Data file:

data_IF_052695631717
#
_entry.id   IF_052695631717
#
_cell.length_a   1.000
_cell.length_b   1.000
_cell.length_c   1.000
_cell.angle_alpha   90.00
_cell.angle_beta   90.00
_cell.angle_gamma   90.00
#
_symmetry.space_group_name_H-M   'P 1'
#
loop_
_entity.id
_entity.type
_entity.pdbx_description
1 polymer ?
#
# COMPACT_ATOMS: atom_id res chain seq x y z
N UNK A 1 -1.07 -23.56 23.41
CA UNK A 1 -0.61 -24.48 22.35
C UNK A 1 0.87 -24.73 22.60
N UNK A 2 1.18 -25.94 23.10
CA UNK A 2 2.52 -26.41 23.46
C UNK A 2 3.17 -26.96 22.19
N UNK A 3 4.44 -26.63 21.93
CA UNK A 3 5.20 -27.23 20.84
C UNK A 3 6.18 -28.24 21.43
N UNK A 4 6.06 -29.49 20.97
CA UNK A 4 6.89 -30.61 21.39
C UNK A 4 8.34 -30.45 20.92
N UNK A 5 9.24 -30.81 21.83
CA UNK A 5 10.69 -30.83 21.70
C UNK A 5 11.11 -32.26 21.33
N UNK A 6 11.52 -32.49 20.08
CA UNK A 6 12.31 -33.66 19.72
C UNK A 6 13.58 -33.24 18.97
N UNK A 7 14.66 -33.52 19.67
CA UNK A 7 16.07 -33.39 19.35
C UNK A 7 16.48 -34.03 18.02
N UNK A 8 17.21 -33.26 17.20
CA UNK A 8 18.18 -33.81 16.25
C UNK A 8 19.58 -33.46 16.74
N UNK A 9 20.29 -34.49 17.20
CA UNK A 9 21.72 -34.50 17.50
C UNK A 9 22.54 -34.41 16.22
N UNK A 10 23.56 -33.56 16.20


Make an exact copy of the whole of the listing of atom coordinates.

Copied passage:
data_IF_052695631717
#
_entry.id   IF_052695631717
#
_cell.length_a   1.000
_cell.length_b   1.000
_cell.length_c   1.000
_cell.angle_alpha   90.00
_cell.angle_beta   90.00
_cell.angle_gamma   90.00
#
_symmetry.space_group_name_H-M   'P 1'
#
loop_
_entity.id
_entity.type
_entity.pdbx_description
1 polymer ?
#
# COMPACT_ATOMS: atom_id res chain seq x y z
N UNK A 1 -1.07 -23.56 23.41
CA UNK A 1 -0.61 -24.48 22.35
C UNK A 1 0.87 -24.73 22.60
N UNK A 2 1.18 -25.94 23.10
CA UNK A 2 2.52 -26.41 23.46
C UNK A 2 3.17 -26.96 22.19
N UNK A 3 4.44 -26.63 21.93
CA UNK A 3 5.20 -27.23 20.84
C UNK A 3 6.18 -28.24 21.43
N UNK A 4 6.06 -29.49 20.97
CA UNK A 4 6.89 -30.61 21.39
C UNK A 4 8.34 -30.45 20.92
N UNK A 5 9.24 -30.81 21.83
CA UNK A 5 10.69 -30.83 21.70
C UNK A 5 11.11 -32.26 21.33
N UNK A 6 11.52 -32.49 20.08
CA UNK A 6 12.31 -33.66 19.72
C UNK A 6 13.58 -33.24 18.97
N UNK A 7 14.66 -33.52 19.67
CA UNK A 7 16.07 -33.39 19.35
C UNK A 7 16.48 -34.03 18.02
N UNK A 8 17.21 -33.26 17.20
CA UNK A 8 18.18 -33.81 16.25
C UNK A 8 19.58 -33.46 16.74
N UNK A 9 20.29 -34.49 17.20
CA UNK A 9 21.72 -34.50 17.50
C UNK A 9 22.54 -34.41 16.22
N UNK A 10 23.56 -33.56 16.20